Vitamins: Multi-Vitamin or Single Supplements? What You Need to Know
What exactly are vitamins? People believe that vitamins are good for them, and for that reason alone, many people take them. Some individuals supplement with individual vitamins while others pop a multi-vitamin. How does one know when they have received what they need from their vitamins? Can you take too many vitamins? Which ones? Learn about vitamins, the benefits they offer, and the best way to take them.
What Are Vitamins?
Vitamins are, by definition, various organic compounds required by mammals in small quantities to sustain life. Some vitamins aid in the regulation of metabolism. Others prevent disease, help one's blood clot, enhance nerve function, provide energy, and even help the body repair itself from stress. Ideally, all of the vitamins that people require would get supplied through their diet, but in reality, this rarely is the case, which is the basis for interest in vitamin supplementation.
The government has issued recommendations called the Recommended Daily Allowance (RDA) for vitamins and minerals. While these recommendations are informative, they represent the minimum amount necessary for the maintenance of human health. Soil depleted from decades of factory farming produces food with far fewer vitamins than soil rich with organic matter. With supplemental vitamins, an individual might correct vitamin deficiencies that stem from worn-out soil.
What Do Vitamins Do?
Vitamins have a vital role to perform in the establishment and maintenance of human health. They aid in regulating growth through nourishment. When provided in small doses, vitamins help maintain a host of essential biochemical reactions that occur automatically in a well-nourished body. In far more significant amounts, both vitamins and minerals can sometimes act as natural medications, improving overall health and providing the body with the means to heal.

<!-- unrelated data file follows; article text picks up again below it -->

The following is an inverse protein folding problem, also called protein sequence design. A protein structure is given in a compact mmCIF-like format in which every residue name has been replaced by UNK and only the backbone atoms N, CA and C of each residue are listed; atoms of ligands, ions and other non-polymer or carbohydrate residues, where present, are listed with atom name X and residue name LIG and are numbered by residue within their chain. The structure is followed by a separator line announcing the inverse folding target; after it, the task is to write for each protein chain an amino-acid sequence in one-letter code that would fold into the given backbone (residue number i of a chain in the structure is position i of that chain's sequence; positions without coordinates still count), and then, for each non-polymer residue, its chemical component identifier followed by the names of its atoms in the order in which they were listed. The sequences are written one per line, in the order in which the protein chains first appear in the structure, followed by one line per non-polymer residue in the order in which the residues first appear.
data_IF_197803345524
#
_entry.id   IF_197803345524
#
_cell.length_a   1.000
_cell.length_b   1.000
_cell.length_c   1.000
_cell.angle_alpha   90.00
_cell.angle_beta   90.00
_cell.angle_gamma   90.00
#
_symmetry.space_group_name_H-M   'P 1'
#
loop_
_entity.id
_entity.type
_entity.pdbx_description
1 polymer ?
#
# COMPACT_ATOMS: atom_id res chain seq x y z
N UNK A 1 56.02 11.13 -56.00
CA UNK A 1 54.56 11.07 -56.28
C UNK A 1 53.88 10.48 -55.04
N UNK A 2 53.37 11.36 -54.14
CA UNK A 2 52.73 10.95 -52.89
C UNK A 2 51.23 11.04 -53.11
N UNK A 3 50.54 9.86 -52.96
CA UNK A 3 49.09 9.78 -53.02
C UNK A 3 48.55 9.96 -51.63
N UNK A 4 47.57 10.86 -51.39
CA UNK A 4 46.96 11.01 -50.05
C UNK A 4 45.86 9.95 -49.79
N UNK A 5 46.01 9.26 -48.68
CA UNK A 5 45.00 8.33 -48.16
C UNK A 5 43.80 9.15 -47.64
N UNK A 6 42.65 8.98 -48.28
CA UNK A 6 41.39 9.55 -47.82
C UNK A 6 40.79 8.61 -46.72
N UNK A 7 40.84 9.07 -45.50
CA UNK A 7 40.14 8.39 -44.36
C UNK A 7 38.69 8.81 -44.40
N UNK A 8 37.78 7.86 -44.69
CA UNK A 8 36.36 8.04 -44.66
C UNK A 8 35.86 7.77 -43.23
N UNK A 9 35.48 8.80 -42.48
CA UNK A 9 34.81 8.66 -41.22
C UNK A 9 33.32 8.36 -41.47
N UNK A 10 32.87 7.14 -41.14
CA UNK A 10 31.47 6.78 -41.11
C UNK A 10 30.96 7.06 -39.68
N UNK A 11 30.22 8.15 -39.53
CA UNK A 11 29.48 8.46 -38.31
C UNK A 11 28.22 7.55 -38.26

Why Supplement with Vitamins?
Vitamin supplementation aims to correct any dietary shortfalls that may be present. Unfortunately, it is often impossible to know what shortfalls might exist without actual blood tests. It is incumbent upon each individual to learn enough about their body's needs and available supplements to have an accurate view of their needs. For example, a vegetarian automatically knows that they need to supplement with B-12. Without eating meat, it isn't easy to get enough of this essential nerve-support vitamin.
Many people take vitamins to correct perceived deficiencies in their diets. There is not a one-size-fits-all vitamin supplement. Although all people need the same vitamins and minerals to experience optimal health, they all won't be deficient in the same vitamins. Vitamin deficiencies occur for different reasons, which, in turn, differ from person to person. These factors include a person's diet, the amount of stress they are experiencing, their medications, pre-existing diseases, whether they are a smoker, and many others. Most smokers are deficient in vitamin C. People who have high blood pressure or take certain high-blood pressure medications often have imbalances in calcium, magnesium, and potassium. Many other examples abound and are unique to each individual.
An initial examination of an individual's diet and current state of health helps determine what vitamins to take as supplements. Blood testing can give definitive results but aren't always necessary. Take the time needed to learn your symptoms and to learn the options available to you. Look further than your grocery store's shelves for your vitamins. Quality is essential, where supplements are concerned. No amount of quantity can account for a loss in quality.
Multi-vitamin or Single Supplement Regimens?
Sooner or later, everybody gets around to asking the same question: Should I take a multi-vitamin, or should I try and determine what I'm lacking and take supplements for those missing vitamins individually? People want to know which is better, but the answer is yes to both.1 However, not necessarily at the same time, and your choice of a multi-vitamin over single supplements may change back and forth as your needs change over time.